Sea turtles have been nesting in Florida for a very long time, well before humans used these beaches. Nesting sites are marked out to reduce the impacts on these endangered animals from those seeking out the sun and water. Unfortunately, our impact is not limited to these sandy shores. Fishing and pollution are taking a huge toll. Click on the image for a larger view.
This is a native Florida palm and one of the most common. These trees can grow to a height of 65 ft or 20 m. The trunk can be smooth or have bootjacks, the lower part of the palm branch remaining on trunk. This palm is an abandoned field that is occasionally used as a cow pasture. Click on the image for a larger view.
Nine-banded armadillos, Dasypus novemcinctus, get their name from the joints in their leathery skin. Originally from the southwest of North America, armadillos migrated to Florida where they are now considered naturalized. While their eyesight is limited, they have a keen sense of smell and use their snout to root out worms and insects. They live in complex borrows. Females lay a single egg that divides to produce four identical offspring all of the same sex, either four males or four females. To cross small bodies of water, they submerge themselves and walk along the bottom. For wide bodies, they inflate their stomachs for buoyancy and swim across. They will jump in the air if startled, which leads to many traffic fatalities. Click on the image for a larger view.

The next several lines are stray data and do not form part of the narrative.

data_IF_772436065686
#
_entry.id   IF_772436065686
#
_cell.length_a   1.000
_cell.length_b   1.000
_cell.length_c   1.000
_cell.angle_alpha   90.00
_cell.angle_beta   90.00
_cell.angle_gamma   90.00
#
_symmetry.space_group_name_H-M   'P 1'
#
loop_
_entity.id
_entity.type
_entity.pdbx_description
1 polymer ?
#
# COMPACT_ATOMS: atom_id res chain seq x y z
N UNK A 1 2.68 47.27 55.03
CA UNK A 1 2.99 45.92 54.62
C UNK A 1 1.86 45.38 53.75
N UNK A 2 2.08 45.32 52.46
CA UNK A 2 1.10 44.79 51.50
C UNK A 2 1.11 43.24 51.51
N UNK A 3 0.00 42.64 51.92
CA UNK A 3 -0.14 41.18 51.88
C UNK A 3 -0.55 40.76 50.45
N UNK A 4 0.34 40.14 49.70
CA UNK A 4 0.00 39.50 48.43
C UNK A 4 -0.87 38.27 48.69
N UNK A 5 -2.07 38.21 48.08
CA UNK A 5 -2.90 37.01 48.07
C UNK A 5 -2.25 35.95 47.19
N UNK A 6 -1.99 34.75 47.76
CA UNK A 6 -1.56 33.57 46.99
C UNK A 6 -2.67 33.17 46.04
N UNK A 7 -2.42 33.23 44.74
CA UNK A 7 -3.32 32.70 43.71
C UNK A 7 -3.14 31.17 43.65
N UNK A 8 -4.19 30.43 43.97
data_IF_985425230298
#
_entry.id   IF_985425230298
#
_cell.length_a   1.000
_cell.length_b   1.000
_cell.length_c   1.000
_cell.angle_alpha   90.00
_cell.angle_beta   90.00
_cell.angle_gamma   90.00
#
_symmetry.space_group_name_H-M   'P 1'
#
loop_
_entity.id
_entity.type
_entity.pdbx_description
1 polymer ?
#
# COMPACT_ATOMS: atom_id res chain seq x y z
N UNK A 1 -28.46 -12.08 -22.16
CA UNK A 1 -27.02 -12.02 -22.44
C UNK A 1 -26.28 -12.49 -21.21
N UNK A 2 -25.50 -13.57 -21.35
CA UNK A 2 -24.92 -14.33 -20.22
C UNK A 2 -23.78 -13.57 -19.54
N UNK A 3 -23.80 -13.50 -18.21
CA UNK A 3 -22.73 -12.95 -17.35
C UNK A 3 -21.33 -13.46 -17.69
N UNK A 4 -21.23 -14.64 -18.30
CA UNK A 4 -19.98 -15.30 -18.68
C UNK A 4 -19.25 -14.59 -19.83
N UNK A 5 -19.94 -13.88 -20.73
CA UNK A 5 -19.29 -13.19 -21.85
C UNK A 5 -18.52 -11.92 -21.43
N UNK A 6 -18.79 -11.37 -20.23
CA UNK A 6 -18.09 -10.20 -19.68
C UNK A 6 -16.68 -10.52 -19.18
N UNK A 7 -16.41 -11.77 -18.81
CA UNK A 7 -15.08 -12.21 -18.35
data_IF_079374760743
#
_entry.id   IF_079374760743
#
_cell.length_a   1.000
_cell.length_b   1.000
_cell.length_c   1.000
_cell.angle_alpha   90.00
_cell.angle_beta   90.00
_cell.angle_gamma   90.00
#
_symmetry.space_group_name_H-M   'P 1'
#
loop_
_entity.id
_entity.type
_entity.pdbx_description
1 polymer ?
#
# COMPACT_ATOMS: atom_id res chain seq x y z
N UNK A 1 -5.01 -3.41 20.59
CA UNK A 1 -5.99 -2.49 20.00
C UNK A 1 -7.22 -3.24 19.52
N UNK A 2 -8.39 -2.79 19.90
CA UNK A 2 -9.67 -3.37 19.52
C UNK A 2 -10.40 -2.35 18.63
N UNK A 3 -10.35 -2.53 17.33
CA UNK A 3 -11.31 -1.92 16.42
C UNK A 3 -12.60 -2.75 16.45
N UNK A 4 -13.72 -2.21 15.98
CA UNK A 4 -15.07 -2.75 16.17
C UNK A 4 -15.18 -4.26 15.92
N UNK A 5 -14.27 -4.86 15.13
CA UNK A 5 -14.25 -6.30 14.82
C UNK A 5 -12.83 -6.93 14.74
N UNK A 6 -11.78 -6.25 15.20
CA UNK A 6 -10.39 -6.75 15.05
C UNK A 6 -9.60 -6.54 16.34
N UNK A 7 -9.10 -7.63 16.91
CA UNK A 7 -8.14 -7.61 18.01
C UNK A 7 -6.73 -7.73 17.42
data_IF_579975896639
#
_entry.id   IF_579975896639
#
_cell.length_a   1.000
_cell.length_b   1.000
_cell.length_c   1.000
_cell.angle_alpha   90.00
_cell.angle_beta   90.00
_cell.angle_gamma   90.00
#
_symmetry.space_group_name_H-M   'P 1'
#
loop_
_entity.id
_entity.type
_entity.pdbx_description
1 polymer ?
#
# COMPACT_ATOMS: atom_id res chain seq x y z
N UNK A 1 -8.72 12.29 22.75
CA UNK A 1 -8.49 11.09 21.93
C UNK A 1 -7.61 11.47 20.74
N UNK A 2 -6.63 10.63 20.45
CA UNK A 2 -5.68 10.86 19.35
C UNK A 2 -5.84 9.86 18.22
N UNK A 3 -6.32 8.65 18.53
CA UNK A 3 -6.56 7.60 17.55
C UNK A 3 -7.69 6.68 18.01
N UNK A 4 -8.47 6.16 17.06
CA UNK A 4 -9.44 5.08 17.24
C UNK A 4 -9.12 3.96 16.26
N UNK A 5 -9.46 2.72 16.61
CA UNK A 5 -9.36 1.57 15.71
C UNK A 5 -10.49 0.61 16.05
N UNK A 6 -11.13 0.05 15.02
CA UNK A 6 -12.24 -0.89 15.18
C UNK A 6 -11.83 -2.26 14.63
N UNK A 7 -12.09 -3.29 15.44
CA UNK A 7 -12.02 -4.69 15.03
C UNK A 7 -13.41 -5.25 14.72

Merritt Island is Florida’s largest barrier island. It is home to the Kennedy Space Center and the 140,000 acre Merritt Island National Wildlife Refuge. The mangroves can give the illusion of it being more land than water. although the very still heron in the background illustrates the water is not deep. Click on the image for a larger view.